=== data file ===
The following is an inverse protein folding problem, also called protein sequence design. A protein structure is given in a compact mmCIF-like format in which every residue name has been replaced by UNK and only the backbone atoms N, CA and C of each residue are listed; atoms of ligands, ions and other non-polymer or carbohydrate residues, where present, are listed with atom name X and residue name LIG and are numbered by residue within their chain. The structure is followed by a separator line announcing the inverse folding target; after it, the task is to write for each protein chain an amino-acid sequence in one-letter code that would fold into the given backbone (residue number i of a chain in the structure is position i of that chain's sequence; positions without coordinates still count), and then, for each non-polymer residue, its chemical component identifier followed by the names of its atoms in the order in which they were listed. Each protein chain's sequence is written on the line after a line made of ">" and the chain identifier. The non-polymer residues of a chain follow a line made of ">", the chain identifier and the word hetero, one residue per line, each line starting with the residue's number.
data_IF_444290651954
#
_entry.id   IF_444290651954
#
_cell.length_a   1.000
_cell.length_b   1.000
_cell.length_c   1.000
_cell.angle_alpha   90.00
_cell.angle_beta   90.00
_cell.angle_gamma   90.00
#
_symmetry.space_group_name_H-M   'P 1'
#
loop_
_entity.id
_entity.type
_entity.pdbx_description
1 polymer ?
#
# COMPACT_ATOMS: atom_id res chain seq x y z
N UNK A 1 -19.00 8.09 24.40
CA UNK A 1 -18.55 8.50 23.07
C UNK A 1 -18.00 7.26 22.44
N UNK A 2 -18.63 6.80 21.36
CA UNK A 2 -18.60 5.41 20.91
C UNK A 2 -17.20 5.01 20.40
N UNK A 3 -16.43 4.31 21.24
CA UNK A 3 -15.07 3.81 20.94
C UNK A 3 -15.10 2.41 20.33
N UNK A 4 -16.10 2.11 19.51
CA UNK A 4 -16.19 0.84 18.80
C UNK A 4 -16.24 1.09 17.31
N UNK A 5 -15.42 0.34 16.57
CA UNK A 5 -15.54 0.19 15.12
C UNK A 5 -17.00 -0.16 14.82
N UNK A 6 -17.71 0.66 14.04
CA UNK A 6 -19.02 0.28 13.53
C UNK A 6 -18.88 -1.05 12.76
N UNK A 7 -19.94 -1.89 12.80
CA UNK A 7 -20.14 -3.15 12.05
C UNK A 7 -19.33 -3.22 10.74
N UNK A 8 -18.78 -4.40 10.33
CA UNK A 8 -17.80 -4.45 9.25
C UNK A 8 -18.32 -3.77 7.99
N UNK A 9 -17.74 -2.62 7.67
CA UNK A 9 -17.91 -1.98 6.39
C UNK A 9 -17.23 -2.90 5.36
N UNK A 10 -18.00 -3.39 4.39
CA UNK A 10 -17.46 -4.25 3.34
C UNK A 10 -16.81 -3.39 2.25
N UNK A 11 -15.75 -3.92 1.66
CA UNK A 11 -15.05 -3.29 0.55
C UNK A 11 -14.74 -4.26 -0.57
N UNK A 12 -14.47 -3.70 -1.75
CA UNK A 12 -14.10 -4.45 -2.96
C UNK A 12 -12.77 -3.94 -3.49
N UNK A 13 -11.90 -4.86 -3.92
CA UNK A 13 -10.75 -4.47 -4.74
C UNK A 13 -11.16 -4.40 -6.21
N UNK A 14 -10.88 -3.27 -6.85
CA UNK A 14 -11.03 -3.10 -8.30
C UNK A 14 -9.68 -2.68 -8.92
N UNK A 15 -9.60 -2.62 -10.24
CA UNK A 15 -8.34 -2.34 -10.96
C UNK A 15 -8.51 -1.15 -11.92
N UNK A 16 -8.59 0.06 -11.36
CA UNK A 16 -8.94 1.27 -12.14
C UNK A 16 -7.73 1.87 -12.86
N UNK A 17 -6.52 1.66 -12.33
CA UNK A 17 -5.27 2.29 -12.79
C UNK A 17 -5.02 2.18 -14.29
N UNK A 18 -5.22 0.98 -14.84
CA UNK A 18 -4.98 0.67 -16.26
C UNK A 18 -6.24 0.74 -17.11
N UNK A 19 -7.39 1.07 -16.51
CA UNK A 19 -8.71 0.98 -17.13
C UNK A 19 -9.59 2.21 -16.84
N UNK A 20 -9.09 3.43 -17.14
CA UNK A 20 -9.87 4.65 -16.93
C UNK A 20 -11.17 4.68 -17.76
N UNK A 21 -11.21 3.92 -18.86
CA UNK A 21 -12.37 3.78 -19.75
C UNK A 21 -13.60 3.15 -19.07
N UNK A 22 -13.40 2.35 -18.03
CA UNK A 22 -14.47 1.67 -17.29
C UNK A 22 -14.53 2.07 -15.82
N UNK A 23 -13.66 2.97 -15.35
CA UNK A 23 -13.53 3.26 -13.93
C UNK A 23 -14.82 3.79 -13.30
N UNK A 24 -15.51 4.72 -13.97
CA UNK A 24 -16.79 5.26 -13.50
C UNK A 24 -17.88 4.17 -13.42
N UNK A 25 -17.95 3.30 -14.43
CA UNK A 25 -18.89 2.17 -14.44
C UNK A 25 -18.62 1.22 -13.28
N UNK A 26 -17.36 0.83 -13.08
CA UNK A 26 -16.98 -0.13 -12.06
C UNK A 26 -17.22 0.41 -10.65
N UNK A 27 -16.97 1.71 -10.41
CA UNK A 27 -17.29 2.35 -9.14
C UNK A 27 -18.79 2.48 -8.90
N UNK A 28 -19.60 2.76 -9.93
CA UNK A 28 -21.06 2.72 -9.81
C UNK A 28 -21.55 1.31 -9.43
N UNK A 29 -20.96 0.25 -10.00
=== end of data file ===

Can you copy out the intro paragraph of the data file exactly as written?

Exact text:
The following is an inverse protein folding problem, also called protein sequence design. A protein structure is given in a compact mmCIF-like format in which every residue name has been replaced by UNK and only the backbone atoms N, CA and C of each residue are listed; atoms of ligands, ions and other non-polymer or carbohydrate residues, where present, are listed with atom name X and residue name LIG and are numbered by residue within their chain. The structure is followed by a separator line announcing the inverse folding target; after it, the task is to write for each protein chain an amino-acid sequence in one-letter code that would fold into the given backbone (residue number i of a chain in the structure is position i of that chain's sequence; positions without coordinates still count), and then, for each non-polymer residue, its chemical component identifier followed by the names of its atoms in the order in which they were listed. Each protein chain's sequence is written on the line after a line made of ">" and the chain identifier. The non-polymer residues of a chain follow a line made of ">", the chain identifier and the word hetero, one residue per line, each line starting with the residue's number.